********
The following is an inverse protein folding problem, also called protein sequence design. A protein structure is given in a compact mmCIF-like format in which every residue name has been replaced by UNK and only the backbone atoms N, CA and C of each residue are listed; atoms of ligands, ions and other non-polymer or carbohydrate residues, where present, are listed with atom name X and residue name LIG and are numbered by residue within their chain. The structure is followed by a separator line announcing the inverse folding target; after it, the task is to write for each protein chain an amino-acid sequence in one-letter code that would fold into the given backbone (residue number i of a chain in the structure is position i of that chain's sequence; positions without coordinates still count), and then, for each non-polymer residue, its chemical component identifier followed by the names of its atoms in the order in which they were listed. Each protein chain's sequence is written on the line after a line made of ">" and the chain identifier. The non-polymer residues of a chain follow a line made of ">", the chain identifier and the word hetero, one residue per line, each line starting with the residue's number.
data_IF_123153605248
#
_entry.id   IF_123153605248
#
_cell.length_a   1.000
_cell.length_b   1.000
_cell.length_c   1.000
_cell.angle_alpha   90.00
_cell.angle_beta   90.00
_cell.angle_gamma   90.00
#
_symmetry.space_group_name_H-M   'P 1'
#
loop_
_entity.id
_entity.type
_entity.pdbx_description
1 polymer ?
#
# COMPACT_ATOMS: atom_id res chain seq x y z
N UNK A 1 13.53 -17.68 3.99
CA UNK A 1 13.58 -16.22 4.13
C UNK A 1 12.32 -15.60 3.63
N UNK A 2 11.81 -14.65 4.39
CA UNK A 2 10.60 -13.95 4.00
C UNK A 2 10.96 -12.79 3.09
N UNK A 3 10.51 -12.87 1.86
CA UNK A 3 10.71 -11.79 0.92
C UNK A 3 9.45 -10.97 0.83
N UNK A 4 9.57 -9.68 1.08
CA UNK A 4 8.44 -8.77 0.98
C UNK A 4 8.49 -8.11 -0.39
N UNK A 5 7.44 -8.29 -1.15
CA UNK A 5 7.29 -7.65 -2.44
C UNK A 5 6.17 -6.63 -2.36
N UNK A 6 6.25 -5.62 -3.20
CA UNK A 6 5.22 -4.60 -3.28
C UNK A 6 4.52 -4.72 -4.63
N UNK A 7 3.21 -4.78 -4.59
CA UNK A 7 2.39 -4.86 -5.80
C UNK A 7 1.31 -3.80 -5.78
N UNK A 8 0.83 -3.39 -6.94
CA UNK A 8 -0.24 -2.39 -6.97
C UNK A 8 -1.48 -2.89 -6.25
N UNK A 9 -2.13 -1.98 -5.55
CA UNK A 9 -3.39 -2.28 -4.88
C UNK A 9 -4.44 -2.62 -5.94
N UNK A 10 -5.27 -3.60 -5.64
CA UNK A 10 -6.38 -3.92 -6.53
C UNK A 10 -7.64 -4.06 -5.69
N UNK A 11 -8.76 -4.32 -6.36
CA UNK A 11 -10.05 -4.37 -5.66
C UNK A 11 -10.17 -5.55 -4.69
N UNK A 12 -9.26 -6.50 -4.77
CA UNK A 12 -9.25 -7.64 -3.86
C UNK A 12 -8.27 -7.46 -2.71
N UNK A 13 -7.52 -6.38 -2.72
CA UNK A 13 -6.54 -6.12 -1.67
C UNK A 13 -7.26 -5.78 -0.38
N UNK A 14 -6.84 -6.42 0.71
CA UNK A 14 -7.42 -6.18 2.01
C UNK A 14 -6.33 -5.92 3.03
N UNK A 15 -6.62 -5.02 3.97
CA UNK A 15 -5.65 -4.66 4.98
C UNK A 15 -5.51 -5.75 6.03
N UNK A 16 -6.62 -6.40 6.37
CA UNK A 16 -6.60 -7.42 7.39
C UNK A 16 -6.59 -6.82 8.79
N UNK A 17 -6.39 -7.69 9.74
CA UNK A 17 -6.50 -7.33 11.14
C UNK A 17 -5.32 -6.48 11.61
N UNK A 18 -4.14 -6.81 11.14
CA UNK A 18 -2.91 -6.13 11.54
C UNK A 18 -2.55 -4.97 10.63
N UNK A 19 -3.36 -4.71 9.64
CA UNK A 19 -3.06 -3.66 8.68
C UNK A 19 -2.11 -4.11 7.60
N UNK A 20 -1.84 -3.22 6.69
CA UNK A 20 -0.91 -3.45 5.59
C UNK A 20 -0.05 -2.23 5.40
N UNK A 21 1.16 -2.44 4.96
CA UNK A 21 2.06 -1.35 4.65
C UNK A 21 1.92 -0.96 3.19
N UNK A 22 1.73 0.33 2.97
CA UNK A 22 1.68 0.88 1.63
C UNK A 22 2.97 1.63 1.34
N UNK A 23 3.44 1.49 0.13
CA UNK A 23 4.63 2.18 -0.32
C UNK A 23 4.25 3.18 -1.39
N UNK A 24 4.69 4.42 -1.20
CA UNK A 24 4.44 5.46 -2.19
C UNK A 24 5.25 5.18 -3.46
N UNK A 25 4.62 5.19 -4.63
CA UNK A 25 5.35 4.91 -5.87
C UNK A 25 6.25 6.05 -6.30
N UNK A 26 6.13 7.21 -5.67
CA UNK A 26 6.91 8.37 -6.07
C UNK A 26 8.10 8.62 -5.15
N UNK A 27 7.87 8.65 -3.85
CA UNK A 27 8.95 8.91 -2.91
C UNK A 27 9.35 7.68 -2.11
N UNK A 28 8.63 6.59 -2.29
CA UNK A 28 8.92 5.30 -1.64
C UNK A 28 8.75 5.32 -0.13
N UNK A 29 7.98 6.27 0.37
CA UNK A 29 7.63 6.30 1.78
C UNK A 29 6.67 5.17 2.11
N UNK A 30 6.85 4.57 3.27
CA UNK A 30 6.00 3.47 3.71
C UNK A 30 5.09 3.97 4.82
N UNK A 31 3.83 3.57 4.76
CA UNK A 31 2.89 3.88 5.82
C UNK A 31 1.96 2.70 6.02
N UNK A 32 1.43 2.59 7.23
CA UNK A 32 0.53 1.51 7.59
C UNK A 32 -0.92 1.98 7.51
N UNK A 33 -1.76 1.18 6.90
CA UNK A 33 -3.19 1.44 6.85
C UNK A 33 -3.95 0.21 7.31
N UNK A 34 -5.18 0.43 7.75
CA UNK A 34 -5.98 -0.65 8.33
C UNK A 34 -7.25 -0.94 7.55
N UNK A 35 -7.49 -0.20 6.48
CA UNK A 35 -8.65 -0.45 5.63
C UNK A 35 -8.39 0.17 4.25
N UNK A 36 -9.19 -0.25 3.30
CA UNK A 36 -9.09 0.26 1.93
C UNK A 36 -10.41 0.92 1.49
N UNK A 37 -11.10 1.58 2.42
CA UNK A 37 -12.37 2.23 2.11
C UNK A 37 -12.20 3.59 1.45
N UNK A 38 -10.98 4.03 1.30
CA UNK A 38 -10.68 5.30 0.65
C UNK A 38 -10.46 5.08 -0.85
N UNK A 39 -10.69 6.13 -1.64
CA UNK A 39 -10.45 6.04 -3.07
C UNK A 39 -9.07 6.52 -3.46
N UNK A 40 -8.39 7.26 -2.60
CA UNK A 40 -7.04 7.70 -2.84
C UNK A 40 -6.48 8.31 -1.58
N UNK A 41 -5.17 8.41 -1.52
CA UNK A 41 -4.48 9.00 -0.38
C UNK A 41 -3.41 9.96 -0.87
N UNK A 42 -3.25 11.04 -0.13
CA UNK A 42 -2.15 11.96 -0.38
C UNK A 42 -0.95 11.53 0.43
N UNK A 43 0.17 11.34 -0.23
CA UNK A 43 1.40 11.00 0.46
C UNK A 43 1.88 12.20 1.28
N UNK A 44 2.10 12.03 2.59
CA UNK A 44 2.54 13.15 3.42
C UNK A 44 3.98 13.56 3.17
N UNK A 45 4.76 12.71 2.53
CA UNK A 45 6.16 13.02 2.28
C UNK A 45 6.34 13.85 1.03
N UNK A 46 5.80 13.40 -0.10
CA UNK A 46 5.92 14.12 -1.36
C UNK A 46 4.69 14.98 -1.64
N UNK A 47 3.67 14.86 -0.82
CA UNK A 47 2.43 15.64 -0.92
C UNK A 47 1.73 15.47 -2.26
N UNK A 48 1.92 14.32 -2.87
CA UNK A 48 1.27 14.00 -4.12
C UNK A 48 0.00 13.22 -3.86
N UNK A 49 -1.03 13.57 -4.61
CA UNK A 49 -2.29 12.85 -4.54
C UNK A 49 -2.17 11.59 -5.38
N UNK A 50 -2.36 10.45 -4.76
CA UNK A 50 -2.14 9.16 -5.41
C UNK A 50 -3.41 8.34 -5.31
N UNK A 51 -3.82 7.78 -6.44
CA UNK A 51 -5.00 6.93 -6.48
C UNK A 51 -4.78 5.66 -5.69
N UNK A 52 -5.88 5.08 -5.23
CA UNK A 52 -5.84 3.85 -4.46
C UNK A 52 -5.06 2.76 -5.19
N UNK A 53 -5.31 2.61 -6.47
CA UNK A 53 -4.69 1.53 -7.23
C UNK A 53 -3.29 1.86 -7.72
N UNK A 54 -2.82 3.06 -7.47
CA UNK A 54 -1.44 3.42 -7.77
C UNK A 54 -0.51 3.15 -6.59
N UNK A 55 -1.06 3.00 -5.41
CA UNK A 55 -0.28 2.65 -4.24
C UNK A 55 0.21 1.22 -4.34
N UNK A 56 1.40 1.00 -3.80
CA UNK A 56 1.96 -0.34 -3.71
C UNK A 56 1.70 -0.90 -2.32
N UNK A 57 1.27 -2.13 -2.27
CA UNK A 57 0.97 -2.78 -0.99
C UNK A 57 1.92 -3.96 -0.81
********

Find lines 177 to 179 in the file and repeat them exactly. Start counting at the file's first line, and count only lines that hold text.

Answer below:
C UNK A 52 -5.06 2.76 -5.19
N UNK A 53 -5.31 2.61 -6.47
CA UNK A 53 -4.69 1.53 -7.23